We examine the "goodness"of ranked retrieval evaluation measures in terms of how well they align with users' Search Engine Result Page (SERP) preferences for web search. The SERP preferences cover 1,127 topic-SERP-SERP triplets extracted from the NTCIR-9 INTENT task, reflecting the views of 15 different assessors. Each assessor made two SERP preference judgements for each triplet: one in terms of relevance and the other in terms of diversity. For each evaluation measure, we compute the Agreement Rate (AR) of each triplet: The proportion of assessors that agree with the measure's SERP preference. We then compare the mean ARs of the measures as well as those of best/median/worst assessors using Tukey HSD tests. Our first experiment compares traditional ranked retrieval measures based on the SERP relevance preferences: we find that normalised Discounted Cumulative Gain (nDCG) and intentwise Rank-biased Utility (iRBU) perform best in that they are the only measures that are statistically indistinguishable from our best assessor; nDCG also statistically significantly outperforms our median assessor. Our second experiment utilises 119,646 document preferences that we collected for a subset of the above topic-SERP-SERP triplets (containing 894 triplets) to compare preference-based evaluation measures as well as traditional ones. Again, we evaluate them based on the SERP relevance preferences. The results suggest that measures such as wpref5 are the most promising among the preference-based measures considered, although they underperform the best traditional measures such as nDCG on average. Our third experiment compares diversified search measures based on the SERP diversity preferences as well as the SERP relevance preferences, and it shows that D-measures are clearly the most reliable: in particular, D-nDCG and D-RBP statistically significantly outperform the median assessor and all intent-Aware measures; they also outperform the recently proposed RBU on average. Also, in terms of agreement with SERP diversity preferences, D-nDCG statistically significantly outperforms RBU. Hence, if IR researchers want to use evaluation measures that align well with users' SERP preferences, then we recommend nDCG and iRBU for traditional search, and D-measures such as D-nDCG for diversified search. As for document preference-based measures that we have examined, we do not have a strong reason to recommended them over traditional measures like nDCG, since they align slightly less well with users' SERP preferences despite their quadratic assessment cost.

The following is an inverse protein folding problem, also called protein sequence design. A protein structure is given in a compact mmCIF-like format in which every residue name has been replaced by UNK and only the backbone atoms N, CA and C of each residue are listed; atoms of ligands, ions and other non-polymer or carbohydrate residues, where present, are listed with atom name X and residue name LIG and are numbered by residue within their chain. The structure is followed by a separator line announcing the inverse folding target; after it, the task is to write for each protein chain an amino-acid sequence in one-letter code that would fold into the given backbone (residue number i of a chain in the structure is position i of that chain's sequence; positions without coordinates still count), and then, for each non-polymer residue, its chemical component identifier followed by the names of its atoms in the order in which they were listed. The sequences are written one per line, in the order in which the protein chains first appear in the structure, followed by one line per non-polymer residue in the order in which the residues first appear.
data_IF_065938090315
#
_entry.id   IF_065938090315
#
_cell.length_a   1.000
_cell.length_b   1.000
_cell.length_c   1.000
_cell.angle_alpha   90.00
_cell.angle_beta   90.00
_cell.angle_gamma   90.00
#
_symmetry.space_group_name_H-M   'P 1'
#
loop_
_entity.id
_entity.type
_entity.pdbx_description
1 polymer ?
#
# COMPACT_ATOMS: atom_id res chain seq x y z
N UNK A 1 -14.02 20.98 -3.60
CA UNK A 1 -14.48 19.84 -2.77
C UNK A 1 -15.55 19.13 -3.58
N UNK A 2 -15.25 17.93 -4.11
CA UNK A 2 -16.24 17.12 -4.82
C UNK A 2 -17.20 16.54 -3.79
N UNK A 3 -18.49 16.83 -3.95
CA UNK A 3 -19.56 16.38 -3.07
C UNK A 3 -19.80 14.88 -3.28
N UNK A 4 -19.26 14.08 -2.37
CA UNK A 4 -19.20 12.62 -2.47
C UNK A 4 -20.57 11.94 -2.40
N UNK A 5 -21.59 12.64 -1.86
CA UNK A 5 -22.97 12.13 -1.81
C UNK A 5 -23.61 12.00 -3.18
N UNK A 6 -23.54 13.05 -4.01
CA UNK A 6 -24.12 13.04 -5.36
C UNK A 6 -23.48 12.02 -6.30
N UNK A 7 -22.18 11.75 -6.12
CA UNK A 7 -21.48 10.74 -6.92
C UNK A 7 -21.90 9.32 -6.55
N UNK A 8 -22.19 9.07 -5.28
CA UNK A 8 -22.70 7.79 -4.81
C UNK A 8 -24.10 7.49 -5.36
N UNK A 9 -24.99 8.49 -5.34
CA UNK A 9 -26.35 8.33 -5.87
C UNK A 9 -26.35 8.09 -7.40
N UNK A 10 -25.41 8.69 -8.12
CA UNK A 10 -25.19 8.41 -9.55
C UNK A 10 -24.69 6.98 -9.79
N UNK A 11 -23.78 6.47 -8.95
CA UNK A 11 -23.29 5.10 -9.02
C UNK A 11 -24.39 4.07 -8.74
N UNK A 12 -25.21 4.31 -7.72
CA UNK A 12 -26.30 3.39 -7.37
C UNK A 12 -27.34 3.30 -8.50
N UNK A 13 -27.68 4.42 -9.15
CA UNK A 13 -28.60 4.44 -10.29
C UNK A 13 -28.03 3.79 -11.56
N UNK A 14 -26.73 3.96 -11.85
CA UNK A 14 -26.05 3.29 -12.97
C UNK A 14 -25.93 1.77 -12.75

ASJC Scopus subject areas
- コンピュータ サイエンスの応用